Tuesday 24 October 2017

Expert team calls for full review of care in nine more maternity cases

Dr Peter Boylan: led group in review of 28 cases
Dr Peter Boylan: led group in review of 28 cases

Eilish O'Regan Health Correspondent

Nine families with concerns about the standards of care they received in maternity units are to have their cases reviewed, it emerged yesterday.

The cases have been referred for a systems analysis review - involving a team from the hospital and other areas of the HSE - following an examination of medical notes by a group led by National Maternity Hospital obstetrician, Dr Peter Boylan.

Dr Boylan reviewed the case notes of 28 families who contacted a helpline last year in the wake of the Portlaoise Hospital scandal involving the death of five babies. They were seeking answers about the care given to babies and mothers.

The families, who were not consulted during the desktop review, have received an apology from the HSE for having to wait over a year for the report to be completed.

Each family has now been given their own individual report with the comments and findings of Dr Boylan and other obstetricians.

The report said that in 11 cases the group concluded there were "possible issues" relating to care and said nine needed to be fully reviewed.

The 28 cases involved 23 from Portlaoise Hospital, three from Limerick and two from Mullingar Hospital spanning 1985 to 2013.

They included 14 stillbirths or neonatal deaths, one infant death, a retained swab, a wound abscess, an undetermined brain condition and a massive osbtetric haemorrhage.

All 28 families were sent their reports yesterday and will be offered one-to-one consultations as well as counselling if they want it.

Dr Boylan's report made a series of wide-ranging recommendations, including a call for all maternity units to do regular audits of adverse events and analyses of what went wrong.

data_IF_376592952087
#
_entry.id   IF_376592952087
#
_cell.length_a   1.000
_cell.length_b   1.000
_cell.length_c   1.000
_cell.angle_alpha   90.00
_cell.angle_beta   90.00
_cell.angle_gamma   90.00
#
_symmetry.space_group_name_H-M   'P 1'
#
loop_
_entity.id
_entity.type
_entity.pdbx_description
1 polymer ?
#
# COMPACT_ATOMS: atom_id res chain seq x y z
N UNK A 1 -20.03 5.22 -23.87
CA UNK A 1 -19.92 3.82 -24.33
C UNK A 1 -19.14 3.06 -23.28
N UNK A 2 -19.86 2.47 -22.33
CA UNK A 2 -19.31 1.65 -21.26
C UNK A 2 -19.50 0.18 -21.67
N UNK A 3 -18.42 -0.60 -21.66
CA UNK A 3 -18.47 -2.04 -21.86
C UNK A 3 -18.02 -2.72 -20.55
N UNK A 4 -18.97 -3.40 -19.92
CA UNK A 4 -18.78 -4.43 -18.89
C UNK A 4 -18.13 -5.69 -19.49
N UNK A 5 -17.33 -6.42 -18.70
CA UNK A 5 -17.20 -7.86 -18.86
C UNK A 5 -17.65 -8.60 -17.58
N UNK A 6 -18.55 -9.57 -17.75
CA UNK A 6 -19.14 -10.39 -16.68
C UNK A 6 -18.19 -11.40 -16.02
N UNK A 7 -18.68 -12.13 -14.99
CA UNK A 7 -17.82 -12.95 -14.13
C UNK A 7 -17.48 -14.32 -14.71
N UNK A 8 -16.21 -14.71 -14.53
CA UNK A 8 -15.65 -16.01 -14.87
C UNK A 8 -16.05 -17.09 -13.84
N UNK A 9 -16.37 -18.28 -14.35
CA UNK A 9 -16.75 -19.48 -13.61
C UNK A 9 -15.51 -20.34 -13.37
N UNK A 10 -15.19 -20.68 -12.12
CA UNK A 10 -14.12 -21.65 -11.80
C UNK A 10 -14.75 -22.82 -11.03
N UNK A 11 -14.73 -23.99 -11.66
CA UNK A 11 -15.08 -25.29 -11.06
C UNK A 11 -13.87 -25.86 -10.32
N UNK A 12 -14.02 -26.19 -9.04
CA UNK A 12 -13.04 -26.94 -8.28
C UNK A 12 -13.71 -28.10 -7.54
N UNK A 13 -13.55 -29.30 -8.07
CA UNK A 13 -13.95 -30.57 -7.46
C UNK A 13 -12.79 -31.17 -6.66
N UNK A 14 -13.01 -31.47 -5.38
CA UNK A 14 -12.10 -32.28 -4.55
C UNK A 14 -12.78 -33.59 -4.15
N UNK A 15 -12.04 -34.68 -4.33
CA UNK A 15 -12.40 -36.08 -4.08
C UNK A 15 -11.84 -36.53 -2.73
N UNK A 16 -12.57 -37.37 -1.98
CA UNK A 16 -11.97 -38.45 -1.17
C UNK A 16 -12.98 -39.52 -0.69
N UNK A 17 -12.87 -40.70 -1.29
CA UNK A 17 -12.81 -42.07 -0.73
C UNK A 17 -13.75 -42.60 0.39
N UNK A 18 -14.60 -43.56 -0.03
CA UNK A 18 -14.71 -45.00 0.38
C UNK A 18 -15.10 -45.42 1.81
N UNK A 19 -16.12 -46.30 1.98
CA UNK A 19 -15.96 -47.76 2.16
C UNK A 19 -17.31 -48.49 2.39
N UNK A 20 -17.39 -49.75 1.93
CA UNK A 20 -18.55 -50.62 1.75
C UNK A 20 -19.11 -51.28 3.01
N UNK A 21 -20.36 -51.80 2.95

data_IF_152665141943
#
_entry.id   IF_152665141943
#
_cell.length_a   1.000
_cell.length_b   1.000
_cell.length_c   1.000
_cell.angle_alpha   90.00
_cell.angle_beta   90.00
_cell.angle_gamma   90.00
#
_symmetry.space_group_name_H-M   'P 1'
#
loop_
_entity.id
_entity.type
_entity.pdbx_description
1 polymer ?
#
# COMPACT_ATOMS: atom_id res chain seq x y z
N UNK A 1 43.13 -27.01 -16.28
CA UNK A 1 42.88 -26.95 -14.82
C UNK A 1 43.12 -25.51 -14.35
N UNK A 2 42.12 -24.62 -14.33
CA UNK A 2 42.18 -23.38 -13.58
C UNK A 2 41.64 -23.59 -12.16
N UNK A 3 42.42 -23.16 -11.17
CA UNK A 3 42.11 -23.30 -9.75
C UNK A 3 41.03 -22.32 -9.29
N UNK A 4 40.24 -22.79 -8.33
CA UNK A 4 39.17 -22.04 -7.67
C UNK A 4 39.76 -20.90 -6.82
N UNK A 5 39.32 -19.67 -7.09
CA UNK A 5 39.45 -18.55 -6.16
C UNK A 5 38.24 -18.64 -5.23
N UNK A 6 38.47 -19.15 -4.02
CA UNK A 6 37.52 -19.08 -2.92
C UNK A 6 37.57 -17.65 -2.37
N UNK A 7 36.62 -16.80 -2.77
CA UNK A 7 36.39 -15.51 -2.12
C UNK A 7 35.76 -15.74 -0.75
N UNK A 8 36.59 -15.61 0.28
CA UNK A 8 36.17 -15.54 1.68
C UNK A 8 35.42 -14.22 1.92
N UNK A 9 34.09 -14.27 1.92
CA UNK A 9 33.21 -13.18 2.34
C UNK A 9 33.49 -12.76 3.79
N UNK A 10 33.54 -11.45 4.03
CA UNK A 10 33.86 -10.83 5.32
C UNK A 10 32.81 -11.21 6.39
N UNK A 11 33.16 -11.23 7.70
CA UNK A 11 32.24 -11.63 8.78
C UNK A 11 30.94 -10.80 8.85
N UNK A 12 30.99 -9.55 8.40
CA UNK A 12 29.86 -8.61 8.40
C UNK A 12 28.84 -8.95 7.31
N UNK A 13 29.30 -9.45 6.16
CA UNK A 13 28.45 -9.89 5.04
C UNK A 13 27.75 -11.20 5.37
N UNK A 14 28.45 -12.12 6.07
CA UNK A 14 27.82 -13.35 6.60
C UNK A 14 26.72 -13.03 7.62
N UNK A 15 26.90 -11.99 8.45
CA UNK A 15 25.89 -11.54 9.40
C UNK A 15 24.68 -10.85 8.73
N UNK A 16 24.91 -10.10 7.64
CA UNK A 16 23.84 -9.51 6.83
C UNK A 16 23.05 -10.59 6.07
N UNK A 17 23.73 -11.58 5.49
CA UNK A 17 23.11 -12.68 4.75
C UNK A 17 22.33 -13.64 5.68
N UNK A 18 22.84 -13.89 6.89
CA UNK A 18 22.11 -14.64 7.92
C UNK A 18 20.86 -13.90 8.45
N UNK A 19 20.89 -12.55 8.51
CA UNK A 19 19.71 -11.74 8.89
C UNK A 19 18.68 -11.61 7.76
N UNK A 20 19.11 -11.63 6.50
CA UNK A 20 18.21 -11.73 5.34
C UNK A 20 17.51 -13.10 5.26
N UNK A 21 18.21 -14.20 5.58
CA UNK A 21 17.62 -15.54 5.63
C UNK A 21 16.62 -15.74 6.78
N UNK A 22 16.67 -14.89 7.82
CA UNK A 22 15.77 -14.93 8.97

He said his data from individual maternity units should be fed into an annual audit of all services without delay.

Each hospital needs to have a formal system of review of adverse events and the results of these need to be given to patients within two months of the incident.

Hospital staffing needs to be adequate and agency doctors or locums should not be relied on to fill in at Bank Holidays or weekends.

Every junior doctor should be in a recognised training scheme and there needs to be ongoing mandatory training programmes for all clinic staff on the day-to-day care of pregnant women.

Every maternity hospital should have a number of midwives trained to ensure that high quality obstetrical ultrasound is available on a routine basis during the working week and on an on-call basis.

Another 108 families who also rang the helpline are having their cases analysed at the hospital where they were treated.

If the review team thinks there are more questions, it will send the individual case on to Dr Boylan and his group to conduct an examination of medical notes.

The review may still not satisfy the concerns of some families, who have questions over the accuracy of their medical note.

Irish Independent

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